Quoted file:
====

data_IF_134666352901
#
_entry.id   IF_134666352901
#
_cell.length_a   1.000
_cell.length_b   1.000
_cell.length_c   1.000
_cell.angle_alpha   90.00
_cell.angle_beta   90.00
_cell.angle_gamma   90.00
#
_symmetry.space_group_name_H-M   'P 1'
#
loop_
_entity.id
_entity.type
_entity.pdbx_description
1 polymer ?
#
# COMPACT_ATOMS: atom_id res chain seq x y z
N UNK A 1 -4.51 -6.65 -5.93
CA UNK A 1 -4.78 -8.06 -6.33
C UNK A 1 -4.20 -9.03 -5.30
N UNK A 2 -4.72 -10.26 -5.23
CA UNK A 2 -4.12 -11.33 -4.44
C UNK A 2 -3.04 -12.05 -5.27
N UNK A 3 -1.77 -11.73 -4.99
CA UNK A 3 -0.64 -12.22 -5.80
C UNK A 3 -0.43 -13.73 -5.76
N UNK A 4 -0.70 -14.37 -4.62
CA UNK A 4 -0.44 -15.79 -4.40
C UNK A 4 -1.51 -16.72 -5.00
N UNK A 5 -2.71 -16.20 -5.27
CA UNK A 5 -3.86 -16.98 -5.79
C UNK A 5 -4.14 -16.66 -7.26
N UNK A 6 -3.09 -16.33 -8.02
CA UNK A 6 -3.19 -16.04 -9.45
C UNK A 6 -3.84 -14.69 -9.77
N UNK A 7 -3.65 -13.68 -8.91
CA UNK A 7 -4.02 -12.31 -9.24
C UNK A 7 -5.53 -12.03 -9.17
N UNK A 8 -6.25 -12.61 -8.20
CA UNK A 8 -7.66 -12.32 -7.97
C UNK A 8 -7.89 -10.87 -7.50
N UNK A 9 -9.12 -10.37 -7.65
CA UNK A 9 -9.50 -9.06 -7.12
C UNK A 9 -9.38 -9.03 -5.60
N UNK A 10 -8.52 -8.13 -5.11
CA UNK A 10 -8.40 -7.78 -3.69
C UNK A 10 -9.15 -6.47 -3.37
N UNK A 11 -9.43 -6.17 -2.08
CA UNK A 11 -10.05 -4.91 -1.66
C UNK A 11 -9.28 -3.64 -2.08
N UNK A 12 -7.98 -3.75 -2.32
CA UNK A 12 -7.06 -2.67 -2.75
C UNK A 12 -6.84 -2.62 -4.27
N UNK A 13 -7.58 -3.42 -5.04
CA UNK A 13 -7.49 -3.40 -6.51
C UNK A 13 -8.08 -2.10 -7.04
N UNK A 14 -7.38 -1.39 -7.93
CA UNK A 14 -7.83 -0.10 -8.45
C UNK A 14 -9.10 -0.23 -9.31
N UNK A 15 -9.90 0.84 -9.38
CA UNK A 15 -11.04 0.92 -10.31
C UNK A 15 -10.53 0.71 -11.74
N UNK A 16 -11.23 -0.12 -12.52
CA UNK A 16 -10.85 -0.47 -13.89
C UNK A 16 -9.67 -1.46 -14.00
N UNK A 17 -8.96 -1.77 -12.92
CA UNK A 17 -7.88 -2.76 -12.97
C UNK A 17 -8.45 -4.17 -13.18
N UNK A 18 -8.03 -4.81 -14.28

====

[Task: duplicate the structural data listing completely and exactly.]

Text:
data_IF_134666352901
#
_entry.id   IF_134666352901
#
_cell.length_a   1.000
_cell.length_b   1.000
_cell.length_c   1.000
_cell.angle_alpha   90.00
_cell.angle_beta   90.00
_cell.angle_gamma   90.00
#
_symmetry.space_group_name_H-M   'P 1'
#
loop_
_entity.id
_entity.type
_entity.pdbx_description
1 polymer ?
#
# COMPACT_ATOMS: atom_id res chain seq x y z
N UNK A 1 -4.51 -6.65 -5.93
CA UNK A 1 -4.78 -8.06 -6.33
C UNK A 1 -4.20 -9.03 -5.30
N UNK A 2 -4.72 -10.26 -5.23
CA UNK A 2 -4.12 -11.33 -4.44
C UNK A 2 -3.04 -12.05 -5.27
N UNK A 3 -1.77 -11.73 -4.99
CA UNK A 3 -0.64 -12.22 -5.80
C UNK A 3 -0.43 -13.73 -5.76
N UNK A 4 -0.70 -14.37 -4.62
CA UNK A 4 -0.44 -15.79 -4.40
C UNK A 4 -1.51 -16.72 -5.00
N UNK A 5 -2.71 -16.20 -5.27
CA UNK A 5 -3.86 -16.98 -5.79
C UNK A 5 -4.14 -16.66 -7.26
N UNK A 6 -3.09 -16.33 -8.02
CA UNK A 6 -3.19 -16.04 -9.45
C UNK A 6 -3.84 -14.69 -9.77
N UNK A 7 -3.65 -13.68 -8.91
CA UNK A 7 -4.02 -12.31 -9.24
C UNK A 7 -5.53 -12.03 -9.17
N UNK A 8 -6.25 -12.61 -8.20
CA UNK A 8 -7.66 -12.32 -7.97
C UNK A 8 -7.89 -10.87 -7.50
N UNK A 9 -9.12 -10.37 -7.65
CA UNK A 9 -9.50 -9.06 -7.12
C UNK A 9 -9.38 -9.03 -5.60
N UNK A 10 -8.52 -8.13 -5.11
CA UNK A 10 -8.40 -7.78 -3.69
C UNK A 10 -9.15 -6.47 -3.37
N UNK A 11 -9.43 -6.17 -2.08
CA UNK A 11 -10.05 -4.91 -1.66
C UNK A 11 -9.28 -3.64 -2.08
N UNK A 12 -7.98 -3.75 -2.32
CA UNK A 12 -7.06 -2.67 -2.75
C UNK A 12 -6.84 -2.62 -4.27
N UNK A 13 -7.58 -3.42 -5.04
CA UNK A 13 -7.49 -3.40 -6.51
C UNK A 13 -8.08 -2.10 -7.04
N UNK A 14 -7.38 -1.39 -7.93
CA UNK A 14 -7.83 -0.10 -8.45
C UNK A 14 -9.10 -0.23 -9.31
N UNK A 15 -9.90 0.84 -9.38
CA UNK A 15 -11.04 0.92 -10.31
C UNK A 15 -10.53 0.71 -11.74
N UNK A 16 -11.23 -0.12 -12.52
CA UNK A 16 -10.85 -0.47 -13.89
C UNK A 16 -9.67 -1.46 -14.00
N UNK A 17 -8.96 -1.77 -12.92
CA UNK A 17 -7.88 -2.76 -12.97
C UNK A 17 -8.45 -4.17 -13.18
N UNK A 18 -8.03 -4.81 -14.28